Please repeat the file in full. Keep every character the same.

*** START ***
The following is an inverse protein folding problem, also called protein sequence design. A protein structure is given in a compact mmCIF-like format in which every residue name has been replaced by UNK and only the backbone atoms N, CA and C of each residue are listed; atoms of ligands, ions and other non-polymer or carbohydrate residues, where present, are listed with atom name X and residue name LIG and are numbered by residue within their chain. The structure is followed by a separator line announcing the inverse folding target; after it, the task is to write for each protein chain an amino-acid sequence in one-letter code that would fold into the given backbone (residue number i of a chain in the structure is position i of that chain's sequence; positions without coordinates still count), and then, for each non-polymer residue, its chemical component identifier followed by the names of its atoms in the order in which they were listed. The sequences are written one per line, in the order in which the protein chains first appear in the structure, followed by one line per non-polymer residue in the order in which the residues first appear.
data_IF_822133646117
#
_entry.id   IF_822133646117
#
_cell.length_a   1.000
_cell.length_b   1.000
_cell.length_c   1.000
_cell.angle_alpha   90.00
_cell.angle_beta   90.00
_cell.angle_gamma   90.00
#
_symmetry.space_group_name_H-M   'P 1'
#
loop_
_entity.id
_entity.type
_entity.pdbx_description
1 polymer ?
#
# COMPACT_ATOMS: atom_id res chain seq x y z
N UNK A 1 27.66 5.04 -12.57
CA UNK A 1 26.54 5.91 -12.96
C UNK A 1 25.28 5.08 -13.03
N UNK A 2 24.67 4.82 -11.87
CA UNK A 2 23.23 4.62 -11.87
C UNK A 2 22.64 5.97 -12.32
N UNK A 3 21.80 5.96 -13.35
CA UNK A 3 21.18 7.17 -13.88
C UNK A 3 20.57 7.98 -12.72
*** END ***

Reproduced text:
The following is an inverse protein folding problem, also called protein sequence design. A protein structure is given in a compact mmCIF-like format in which every residue name has been replaced by UNK and only the backbone atoms N, CA and C of each residue are listed; atoms of ligands, ions and other non-polymer or carbohydrate residues, where present, are listed with atom name X and residue name LIG and are numbered by residue within their chain. The structure is followed by a separator line announcing the inverse folding target; after it, the task is to write for each protein chain an amino-acid sequence in one-letter code that would fold into the given backbone (residue number i of a chain in the structure is position i of that chain's sequence; positions without coordinates still count), and then, for each non-polymer residue, its chemical component identifier followed by the names of its atoms in the order in which they were listed. The sequences are written one per line, in the order in which the protein chains first appear in the structure, followed by one line per non-polymer residue in the order in which the residues first appear.
data_IF_822133646117
#
_entry.id   IF_822133646117
#
_cell.length_a   1.000
_cell.length_b   1.000
_cell.length_c   1.000
_cell.angle_alpha   90.00
_cell.angle_beta   90.00
_cell.angle_gamma   90.00
#
_symmetry.space_group_name_H-M   'P 1'
#
loop_
_entity.id
_entity.type
_entity.pdbx_description
1 polymer ?
#
# COMPACT_ATOMS: atom_id res chain seq x y z
N UNK A 1 27.66 5.04 -12.57
CA UNK A 1 26.54 5.91 -12.96
C UNK A 1 25.28 5.08 -13.03
N UNK A 2 24.67 4.82 -11.87
CA UNK A 2 23.23 4.62 -11.87
C UNK A 2 22.64 5.97 -12.32
N UNK A 3 21.80 5.96 -13.35
CA UNK A 3 21.18 7.17 -13.88
C UNK A 3 20.57 7.98 -12.72